Perhaps due to the increased resolution, the Galaxy Note 4 screen is not the brightest AMOLED Samsung has produced recently, it tops out at 400nits. That doesn’t compare too well against the 700nits or so of the iPhone 6 Plus. The LCDs employed by Apple are top quality too, with an impressive 1361:1 contrast ratio.
|Display test||50% brightness||100% brightness|
|Black, cd/m2||White, cd/m2||Contrast ratio||Black, cd/m2||White, cd/m2||Contrast ratio|
|Samsung Galaxy Note 4||0||291||∞||0||399||∞|
|Apple iPhone 6 Plus||0.17||208||1197||0.52||705||1361|
|Samsung Galaxy S5||0||274||∞||0||529||∞|
|Sony Xperia Z3||–||–||–||0.65||866||1333|
|HTC One (M8)||0.2||245||1219||0.46||577||1256|
Maximum brightness is usually only used in broad daylight and it turns out the Galaxy Note 4 doesn’t need all that much. In our sunlight legibility test it showed an impressive result, virtually equal to the likes of the Note 3 and the iPhone 5 – and better than the brighter Galaxy S5’s screen.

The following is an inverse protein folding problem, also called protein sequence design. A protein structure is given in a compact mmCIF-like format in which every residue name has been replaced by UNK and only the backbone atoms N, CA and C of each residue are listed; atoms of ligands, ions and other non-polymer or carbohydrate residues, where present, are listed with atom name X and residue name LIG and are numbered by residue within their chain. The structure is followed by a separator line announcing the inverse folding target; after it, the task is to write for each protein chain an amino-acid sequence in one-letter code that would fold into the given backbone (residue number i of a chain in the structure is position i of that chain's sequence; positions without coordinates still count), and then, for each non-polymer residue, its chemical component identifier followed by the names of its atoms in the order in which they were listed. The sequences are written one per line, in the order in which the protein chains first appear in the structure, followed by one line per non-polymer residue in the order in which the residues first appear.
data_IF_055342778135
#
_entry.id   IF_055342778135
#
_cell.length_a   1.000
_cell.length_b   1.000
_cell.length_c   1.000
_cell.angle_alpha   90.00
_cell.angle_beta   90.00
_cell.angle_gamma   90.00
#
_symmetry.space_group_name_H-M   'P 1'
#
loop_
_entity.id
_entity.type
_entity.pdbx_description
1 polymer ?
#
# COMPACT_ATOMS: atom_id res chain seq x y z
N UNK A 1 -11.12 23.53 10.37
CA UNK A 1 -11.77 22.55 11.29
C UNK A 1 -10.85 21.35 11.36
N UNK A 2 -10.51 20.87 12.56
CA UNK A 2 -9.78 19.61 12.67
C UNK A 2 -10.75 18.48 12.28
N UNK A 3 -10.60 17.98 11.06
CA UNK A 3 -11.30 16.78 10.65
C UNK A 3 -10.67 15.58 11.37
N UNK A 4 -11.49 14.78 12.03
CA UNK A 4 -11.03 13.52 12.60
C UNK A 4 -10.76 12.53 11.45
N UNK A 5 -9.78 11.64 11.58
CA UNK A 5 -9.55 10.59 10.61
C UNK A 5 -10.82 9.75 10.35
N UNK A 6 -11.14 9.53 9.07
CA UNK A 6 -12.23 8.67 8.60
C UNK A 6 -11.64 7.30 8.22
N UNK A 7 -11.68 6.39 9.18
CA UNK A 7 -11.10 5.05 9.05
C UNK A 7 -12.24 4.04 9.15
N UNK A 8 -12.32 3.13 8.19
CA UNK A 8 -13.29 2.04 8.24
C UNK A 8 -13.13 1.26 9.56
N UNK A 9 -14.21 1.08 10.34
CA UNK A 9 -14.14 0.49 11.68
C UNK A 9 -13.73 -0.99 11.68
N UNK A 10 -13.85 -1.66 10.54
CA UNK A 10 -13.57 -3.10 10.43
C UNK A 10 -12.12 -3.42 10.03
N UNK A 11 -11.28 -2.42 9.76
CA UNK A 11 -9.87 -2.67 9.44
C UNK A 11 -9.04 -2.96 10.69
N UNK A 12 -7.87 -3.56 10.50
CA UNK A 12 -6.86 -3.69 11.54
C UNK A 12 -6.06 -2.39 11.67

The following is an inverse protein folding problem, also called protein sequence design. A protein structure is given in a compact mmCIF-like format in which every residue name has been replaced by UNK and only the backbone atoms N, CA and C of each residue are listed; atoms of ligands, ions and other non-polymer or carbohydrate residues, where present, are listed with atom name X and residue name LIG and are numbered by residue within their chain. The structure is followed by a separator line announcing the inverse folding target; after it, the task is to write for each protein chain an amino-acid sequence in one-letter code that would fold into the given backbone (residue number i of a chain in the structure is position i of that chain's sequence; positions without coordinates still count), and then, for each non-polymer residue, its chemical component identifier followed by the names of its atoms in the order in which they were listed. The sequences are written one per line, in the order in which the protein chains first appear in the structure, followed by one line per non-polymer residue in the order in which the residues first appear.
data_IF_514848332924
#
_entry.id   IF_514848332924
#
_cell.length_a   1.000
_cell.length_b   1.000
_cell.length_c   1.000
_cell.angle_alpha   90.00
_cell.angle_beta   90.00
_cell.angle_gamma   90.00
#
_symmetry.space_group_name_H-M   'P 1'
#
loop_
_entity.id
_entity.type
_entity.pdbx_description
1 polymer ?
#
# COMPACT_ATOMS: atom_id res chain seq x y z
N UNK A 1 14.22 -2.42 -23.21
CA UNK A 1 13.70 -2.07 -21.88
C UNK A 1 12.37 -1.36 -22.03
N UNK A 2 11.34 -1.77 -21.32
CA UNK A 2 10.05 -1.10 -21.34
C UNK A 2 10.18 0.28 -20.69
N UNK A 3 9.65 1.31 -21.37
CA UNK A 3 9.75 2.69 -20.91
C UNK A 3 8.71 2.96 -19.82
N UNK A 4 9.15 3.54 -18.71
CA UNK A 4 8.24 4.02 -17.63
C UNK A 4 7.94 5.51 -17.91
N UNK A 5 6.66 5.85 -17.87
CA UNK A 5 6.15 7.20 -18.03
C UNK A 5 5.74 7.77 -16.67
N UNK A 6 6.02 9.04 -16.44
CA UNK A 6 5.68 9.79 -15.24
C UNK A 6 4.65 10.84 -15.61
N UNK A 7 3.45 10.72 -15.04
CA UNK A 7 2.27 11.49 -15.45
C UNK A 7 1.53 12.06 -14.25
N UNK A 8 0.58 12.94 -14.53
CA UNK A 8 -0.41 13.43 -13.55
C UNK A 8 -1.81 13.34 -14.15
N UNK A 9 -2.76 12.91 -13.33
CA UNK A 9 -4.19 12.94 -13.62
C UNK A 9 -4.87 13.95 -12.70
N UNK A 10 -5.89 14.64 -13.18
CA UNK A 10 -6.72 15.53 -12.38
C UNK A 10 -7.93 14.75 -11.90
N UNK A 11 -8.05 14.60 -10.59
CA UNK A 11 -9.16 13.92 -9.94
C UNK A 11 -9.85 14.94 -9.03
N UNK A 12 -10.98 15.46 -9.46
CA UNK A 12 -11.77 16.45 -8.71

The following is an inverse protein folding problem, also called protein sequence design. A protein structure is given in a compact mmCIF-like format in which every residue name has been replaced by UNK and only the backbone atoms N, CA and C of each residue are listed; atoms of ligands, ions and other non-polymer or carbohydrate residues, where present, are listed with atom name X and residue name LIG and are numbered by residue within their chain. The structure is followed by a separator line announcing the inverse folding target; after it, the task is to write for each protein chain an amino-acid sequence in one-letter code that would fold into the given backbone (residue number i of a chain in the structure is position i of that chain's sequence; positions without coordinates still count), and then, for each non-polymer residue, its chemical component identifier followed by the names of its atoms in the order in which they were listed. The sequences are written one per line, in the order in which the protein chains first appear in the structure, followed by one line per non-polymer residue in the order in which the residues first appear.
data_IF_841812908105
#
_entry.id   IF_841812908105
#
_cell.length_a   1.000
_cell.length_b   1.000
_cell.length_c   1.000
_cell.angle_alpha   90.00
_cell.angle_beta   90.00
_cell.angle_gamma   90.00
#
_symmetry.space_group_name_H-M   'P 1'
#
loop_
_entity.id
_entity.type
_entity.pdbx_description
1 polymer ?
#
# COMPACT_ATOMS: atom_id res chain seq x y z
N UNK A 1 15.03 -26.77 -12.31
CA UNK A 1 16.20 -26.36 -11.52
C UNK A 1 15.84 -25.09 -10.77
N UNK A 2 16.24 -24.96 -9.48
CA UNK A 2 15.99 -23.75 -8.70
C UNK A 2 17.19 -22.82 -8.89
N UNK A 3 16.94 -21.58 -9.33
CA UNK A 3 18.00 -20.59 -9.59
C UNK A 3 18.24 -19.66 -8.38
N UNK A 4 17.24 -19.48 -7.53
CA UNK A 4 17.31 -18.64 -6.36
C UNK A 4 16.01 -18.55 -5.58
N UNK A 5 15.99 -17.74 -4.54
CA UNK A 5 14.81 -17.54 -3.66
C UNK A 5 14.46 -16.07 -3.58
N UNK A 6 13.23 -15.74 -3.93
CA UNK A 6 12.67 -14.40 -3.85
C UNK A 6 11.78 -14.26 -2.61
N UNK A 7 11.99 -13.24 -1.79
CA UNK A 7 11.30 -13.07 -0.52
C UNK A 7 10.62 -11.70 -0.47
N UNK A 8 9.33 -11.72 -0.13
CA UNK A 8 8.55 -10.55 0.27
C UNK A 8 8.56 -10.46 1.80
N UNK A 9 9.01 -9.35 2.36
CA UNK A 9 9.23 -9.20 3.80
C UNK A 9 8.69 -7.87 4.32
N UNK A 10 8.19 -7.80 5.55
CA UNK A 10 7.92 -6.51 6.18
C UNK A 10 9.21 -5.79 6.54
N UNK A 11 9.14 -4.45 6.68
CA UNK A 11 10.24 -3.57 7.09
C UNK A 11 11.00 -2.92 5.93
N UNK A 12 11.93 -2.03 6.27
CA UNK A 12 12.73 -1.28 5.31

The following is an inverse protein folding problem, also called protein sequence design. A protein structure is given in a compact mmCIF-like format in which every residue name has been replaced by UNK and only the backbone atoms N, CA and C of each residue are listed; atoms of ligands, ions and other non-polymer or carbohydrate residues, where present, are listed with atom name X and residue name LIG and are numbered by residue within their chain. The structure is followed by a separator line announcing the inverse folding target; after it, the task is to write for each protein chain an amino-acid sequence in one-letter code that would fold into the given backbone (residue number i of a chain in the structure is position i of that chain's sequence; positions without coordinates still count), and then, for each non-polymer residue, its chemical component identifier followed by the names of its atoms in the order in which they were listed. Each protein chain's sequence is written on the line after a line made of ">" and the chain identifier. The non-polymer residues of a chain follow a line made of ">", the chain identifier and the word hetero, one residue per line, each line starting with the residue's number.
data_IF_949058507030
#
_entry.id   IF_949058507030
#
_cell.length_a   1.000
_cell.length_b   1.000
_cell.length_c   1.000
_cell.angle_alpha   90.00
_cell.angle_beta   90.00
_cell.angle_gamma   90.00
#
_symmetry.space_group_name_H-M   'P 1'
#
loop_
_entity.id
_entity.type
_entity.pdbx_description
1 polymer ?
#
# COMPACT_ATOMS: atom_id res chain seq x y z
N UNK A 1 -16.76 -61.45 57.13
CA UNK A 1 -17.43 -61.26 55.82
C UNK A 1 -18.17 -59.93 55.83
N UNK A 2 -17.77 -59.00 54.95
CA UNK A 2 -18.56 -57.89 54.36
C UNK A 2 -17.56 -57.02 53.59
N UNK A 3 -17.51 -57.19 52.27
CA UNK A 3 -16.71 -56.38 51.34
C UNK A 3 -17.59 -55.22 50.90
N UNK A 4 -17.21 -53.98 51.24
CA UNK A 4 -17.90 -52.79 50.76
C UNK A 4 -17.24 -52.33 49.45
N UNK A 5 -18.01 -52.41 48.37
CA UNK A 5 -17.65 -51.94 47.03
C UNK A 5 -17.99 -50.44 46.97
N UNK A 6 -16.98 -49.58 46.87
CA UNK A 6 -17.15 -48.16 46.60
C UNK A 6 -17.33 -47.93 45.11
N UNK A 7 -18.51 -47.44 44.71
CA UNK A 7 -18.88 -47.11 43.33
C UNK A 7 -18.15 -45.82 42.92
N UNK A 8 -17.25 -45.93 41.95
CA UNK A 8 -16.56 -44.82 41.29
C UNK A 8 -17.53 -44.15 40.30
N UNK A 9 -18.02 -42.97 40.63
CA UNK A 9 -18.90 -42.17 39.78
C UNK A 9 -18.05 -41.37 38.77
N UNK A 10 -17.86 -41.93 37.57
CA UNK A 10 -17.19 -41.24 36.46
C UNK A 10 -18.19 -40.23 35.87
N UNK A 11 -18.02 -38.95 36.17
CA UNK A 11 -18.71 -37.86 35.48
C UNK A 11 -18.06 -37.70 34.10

The Apple iPhone 6 Plus doesn’t do as well as its smaller sibling and while its result is certainly good enough, you’ll have to bump up the brightness on a sunny day.
Sunlight contrast ratio
- Nokia 808 PureView4.698
- Samsung Galaxy Note 44.033
- Apple iPhone 53.997
- Samsung Galaxy Note 33.997
- Apple iPhone 63.838
- Samsung Galaxy K zoom3.675
- Nokia Lumia 9303.567
- Apple iPhone 6 Plus3.023
- Samsung Galaxy mini 21.114
The Galaxy Note family is not only the bestselling phablet, but it’s also the last bastion of the stylus. It’s a feature that didn’t quite catch on but much of the Note experience is centered around the S Pen and we certainly find it useful in daily usage.
The new S Pen and the screen digitizer are more accurate, with increased sensitivity to pressure and even the angle of the stylus. Hand-written notes turn out great even if you don’t have the best handwriting (and we must admit after so much on-screen and hardware keyboards, our penmanship has waned).